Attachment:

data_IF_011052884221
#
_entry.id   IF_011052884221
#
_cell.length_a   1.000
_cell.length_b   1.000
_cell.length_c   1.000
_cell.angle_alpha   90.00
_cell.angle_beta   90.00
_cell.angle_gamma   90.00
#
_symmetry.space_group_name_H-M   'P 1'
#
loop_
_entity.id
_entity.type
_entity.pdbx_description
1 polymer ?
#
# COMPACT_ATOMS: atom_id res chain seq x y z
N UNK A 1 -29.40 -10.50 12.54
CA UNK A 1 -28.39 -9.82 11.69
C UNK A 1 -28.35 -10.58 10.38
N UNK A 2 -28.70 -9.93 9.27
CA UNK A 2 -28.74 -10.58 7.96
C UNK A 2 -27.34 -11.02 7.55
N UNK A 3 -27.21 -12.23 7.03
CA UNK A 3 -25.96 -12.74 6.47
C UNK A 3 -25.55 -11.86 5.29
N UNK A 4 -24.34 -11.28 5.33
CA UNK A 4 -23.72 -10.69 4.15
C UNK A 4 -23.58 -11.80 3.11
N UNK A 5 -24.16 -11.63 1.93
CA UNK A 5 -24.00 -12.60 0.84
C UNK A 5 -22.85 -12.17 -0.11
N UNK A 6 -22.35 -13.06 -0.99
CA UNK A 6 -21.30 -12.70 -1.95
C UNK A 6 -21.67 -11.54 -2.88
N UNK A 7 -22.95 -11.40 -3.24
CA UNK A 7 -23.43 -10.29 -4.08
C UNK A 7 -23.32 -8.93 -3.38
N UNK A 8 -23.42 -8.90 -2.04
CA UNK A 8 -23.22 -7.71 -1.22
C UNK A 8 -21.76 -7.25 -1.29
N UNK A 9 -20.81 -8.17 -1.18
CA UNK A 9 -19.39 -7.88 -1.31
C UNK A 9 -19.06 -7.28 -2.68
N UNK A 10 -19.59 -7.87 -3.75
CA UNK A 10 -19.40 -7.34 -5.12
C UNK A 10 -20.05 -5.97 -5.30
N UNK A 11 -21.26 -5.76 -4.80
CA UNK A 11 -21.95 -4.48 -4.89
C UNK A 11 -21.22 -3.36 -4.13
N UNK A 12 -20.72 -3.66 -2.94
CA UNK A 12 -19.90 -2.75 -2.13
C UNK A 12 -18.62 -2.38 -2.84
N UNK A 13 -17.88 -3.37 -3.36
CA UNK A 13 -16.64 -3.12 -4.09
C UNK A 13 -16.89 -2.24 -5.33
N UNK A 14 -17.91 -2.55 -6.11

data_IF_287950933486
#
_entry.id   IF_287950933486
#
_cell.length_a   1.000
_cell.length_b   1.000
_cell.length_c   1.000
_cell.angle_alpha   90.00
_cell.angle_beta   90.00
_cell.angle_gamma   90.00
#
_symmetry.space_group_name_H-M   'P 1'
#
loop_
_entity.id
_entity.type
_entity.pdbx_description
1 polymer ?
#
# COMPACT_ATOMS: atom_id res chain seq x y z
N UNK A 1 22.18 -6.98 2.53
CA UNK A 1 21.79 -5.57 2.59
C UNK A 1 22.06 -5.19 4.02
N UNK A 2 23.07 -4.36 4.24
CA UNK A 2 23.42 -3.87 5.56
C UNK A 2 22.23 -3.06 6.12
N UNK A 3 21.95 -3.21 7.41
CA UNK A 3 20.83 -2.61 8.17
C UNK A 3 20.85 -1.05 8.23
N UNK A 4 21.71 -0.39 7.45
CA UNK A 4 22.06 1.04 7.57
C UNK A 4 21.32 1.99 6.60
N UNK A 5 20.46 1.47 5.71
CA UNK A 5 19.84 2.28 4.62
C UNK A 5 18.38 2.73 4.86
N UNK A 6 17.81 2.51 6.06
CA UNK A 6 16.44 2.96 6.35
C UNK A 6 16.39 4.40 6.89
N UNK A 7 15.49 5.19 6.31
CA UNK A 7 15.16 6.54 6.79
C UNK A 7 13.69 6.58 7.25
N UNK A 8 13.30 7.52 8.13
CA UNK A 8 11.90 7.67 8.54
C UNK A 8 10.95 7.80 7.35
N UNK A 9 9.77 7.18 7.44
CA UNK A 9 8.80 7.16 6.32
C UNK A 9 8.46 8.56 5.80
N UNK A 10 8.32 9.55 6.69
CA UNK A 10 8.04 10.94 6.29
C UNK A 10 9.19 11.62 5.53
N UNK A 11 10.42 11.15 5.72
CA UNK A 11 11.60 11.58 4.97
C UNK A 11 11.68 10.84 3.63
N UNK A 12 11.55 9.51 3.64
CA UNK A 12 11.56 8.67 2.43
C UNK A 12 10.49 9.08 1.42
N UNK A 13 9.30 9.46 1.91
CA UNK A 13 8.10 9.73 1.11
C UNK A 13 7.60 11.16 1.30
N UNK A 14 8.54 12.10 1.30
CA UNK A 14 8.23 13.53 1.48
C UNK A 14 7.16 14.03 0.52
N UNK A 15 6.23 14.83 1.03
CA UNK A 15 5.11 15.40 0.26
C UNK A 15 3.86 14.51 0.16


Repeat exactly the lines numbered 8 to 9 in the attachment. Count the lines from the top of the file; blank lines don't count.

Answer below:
_cell.angle_alpha   90.00
_cell.angle_beta   90.00